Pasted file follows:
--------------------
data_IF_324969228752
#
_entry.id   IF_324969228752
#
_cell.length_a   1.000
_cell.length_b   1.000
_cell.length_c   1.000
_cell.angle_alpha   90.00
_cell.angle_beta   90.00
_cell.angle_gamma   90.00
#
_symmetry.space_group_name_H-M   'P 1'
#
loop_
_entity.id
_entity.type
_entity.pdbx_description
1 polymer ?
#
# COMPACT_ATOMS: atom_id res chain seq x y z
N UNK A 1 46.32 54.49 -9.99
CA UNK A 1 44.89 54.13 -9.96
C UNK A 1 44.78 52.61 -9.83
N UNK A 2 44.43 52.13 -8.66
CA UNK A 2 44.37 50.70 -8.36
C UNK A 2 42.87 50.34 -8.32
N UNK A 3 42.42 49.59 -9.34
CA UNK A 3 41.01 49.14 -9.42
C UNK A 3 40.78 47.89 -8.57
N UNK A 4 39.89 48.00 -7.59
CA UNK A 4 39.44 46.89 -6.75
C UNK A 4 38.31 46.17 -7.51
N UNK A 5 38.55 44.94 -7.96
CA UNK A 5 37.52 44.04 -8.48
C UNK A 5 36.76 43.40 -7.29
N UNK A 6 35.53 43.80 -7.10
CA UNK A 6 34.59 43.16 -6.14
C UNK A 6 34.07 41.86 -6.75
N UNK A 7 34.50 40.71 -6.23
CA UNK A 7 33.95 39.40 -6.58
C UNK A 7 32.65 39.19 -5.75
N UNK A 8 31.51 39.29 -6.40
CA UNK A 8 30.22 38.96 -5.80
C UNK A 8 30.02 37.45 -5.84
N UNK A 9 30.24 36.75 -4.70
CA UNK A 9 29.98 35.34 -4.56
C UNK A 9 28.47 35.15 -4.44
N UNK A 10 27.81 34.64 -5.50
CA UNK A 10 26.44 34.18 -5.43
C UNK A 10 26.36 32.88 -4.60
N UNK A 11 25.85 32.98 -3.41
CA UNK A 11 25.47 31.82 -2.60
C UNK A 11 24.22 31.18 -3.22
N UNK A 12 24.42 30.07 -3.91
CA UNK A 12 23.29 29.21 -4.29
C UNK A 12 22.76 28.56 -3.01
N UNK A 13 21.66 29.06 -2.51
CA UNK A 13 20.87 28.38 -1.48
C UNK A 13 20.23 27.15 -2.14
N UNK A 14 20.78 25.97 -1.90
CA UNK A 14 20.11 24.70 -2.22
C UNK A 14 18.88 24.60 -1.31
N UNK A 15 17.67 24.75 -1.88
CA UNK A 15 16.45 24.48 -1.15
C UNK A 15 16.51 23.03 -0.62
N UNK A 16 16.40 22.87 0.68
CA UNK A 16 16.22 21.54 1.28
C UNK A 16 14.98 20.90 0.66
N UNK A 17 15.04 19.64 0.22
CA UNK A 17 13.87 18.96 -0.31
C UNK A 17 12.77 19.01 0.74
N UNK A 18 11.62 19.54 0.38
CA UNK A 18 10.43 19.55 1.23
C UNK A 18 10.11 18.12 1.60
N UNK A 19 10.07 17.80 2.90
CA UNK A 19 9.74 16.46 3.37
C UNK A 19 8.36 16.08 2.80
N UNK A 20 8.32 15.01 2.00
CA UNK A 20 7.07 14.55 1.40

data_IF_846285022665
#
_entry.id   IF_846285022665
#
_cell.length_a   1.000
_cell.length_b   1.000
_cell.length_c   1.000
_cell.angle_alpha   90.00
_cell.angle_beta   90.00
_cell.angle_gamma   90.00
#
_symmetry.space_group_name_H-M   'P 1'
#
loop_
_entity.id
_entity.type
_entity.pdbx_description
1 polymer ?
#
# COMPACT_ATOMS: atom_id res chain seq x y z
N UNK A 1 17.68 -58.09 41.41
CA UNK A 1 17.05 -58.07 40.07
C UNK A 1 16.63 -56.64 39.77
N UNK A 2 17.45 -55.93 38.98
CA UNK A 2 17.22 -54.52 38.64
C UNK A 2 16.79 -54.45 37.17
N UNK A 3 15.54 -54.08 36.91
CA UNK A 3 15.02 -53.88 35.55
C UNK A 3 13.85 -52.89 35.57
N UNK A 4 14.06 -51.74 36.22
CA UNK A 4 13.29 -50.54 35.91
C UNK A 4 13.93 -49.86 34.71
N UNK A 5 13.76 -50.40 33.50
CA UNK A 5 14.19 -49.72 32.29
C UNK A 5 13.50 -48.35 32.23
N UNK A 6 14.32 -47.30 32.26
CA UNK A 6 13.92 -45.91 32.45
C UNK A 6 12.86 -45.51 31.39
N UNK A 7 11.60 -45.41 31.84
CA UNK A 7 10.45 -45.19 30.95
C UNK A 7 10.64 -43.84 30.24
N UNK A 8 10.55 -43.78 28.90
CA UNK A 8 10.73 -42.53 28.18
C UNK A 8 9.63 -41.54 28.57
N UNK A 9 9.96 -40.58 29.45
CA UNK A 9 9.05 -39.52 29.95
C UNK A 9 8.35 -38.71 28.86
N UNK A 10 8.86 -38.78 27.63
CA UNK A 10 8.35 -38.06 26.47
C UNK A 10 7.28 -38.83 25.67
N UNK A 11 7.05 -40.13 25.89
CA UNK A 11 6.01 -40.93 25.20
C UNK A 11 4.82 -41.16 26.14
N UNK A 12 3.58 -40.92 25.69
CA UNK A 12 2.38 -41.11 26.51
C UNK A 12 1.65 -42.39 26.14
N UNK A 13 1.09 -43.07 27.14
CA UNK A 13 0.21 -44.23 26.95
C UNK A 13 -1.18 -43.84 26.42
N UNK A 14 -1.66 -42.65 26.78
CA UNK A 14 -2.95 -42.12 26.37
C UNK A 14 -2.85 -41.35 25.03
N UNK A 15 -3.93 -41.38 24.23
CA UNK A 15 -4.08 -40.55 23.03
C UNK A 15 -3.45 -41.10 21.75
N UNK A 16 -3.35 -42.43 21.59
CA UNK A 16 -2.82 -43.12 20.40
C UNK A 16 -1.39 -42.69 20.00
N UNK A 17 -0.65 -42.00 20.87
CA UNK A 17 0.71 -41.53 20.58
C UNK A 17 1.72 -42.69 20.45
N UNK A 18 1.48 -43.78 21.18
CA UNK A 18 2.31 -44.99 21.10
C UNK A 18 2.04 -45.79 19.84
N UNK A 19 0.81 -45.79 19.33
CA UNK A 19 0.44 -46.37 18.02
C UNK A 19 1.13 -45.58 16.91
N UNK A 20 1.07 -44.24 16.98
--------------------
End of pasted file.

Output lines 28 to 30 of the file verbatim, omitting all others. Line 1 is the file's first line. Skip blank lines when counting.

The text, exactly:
CA UNK A 3 41.01 49.14 -9.42
C UNK A 3 40.78 47.89 -8.57
N UNK A 4 39.89 48.00 -7.59